Evaluating mismatch repair deficiency in pancreatic adenocarcinoma: Challenges and recommendations Academic Article uri icon

Overview

MeSH Major

  • DNA, Neoplasm
  • Germ-Line Mutation
  • Neoplasms

abstract

  • © 2018 American Association for Cancer Research. Purpose: Immune checkpoint inhibition has been shown to generate profound and durable responses in mismatch repair deficient (MMR-D) solid tumors and has elicited interest in detection tools and strategies to guide therapeutic decision-making. Herein we address questions on the appropriate screening, detection methods, patient selection, and initiation of therapy for MMR-D pancreatic ductal adenocarcinoma (PDAC) and assess the utility of next-generation sequencing (NGS) in providing additional prognostic and predictive information for MMR-D PDAC. Experimental Design: Archival and prospectively acquired samples and matched normal DNA from N ¼ 833 PDAC cases were analyzed using a hybridization capture–based, NGS assay designed to perform targeted deep sequencing of all exons and selected introns of 341 to 468 cancer-associated genes. A computational program using NGS data derived the MSI status from the tumor-normal paired genome sequencing data. Available germline testing, IHC, and microsatellite instability (MSI) PCR results were reviewed to assess and confirm MMR-D and MSI status. Results: MMR-D in PDAC is a rare event among PDAC patients (7/833), occurring at a frequency of 0.8%. Loss of MMR protein expression by IHC, high mutational load, and elevated MSIsensor scores were correlated with MMR-D PDAC. All 7 MMR-D PDAC patients in the study were found to have Lynch syndrome. Four (57%) of the MMR-D patients treated with immune checkpoint blockade had treatment benefit (1 complete response, 2 partial responses, 1 stable disease). Conclusions: An integrated approach of germline testing and somatic analyses of tumor tissues in advanced PDAC using NGS may help guide future development of immune and molecularly directed therapies in PDAC patients.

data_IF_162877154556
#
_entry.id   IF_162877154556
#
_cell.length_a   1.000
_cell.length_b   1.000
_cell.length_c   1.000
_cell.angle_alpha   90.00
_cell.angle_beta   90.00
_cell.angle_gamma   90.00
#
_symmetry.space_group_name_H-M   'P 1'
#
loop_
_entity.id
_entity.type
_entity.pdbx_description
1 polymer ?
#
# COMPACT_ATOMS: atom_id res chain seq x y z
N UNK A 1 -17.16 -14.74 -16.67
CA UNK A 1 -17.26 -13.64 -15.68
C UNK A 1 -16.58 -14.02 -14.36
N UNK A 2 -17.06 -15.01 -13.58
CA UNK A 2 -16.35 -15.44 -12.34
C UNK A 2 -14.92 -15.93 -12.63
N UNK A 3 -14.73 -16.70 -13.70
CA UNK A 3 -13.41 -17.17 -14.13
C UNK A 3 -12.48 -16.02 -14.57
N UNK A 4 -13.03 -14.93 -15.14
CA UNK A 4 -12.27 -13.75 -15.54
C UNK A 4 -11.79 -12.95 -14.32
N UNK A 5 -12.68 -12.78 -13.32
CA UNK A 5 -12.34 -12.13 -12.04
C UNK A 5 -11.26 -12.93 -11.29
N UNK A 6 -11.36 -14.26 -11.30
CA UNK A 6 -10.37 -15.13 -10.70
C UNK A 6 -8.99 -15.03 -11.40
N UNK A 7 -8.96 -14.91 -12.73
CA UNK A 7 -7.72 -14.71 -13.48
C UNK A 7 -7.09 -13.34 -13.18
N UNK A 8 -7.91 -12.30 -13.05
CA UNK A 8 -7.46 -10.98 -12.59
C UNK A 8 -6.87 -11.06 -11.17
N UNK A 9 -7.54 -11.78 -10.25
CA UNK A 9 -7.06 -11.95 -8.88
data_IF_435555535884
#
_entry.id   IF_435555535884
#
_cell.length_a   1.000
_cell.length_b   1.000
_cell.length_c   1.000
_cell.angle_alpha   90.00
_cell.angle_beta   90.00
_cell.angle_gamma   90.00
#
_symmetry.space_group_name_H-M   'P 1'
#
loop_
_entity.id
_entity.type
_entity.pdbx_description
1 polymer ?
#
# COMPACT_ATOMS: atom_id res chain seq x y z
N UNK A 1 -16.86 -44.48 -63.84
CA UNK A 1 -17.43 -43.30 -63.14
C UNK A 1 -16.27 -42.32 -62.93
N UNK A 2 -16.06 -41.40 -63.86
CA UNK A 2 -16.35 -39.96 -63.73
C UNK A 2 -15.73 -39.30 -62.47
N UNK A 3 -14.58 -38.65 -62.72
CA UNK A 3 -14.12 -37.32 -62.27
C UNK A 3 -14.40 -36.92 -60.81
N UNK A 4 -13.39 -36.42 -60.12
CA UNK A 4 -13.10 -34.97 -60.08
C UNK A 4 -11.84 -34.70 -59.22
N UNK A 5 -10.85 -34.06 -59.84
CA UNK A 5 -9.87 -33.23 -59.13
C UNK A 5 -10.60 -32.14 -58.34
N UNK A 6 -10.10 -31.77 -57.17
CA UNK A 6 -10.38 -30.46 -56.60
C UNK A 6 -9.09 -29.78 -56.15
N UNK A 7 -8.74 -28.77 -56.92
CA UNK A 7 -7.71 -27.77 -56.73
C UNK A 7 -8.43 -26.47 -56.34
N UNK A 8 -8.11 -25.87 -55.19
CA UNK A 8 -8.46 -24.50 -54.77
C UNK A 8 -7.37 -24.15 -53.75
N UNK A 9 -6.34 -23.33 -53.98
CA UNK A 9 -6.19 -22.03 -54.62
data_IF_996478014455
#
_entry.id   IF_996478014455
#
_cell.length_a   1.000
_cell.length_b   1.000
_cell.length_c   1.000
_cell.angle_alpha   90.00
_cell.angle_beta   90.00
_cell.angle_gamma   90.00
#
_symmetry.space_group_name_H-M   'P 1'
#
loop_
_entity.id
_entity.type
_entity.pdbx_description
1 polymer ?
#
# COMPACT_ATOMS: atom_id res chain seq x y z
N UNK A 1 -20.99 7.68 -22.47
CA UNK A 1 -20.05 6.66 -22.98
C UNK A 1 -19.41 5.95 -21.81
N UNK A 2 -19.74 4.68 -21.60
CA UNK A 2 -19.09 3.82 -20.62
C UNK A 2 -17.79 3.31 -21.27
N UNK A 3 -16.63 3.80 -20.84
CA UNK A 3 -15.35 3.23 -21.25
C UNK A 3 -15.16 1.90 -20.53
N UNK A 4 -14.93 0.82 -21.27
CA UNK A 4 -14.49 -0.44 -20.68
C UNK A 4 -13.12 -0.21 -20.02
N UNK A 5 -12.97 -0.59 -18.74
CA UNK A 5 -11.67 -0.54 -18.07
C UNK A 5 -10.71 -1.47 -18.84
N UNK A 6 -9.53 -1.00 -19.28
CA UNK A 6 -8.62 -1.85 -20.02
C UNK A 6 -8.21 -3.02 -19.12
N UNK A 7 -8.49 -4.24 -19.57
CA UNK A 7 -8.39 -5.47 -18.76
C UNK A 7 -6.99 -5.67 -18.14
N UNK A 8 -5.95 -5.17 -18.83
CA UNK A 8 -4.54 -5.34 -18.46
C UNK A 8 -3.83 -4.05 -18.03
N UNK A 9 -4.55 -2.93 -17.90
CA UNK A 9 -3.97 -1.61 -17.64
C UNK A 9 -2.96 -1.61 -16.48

publication date

  • March 15, 2018

Research

keywords

  • Academic Article

Identity

Language

  • eng

PubMed Central ID

  • PMC5856632

Digital Object Identifier (DOI)

  • 10.1158/1078-0432.CCR-17-3099

PubMed ID

  • 29367431

Additional Document Info

start page

  • 1326

end page

  • 1336

volume

  • 24

number

  • 6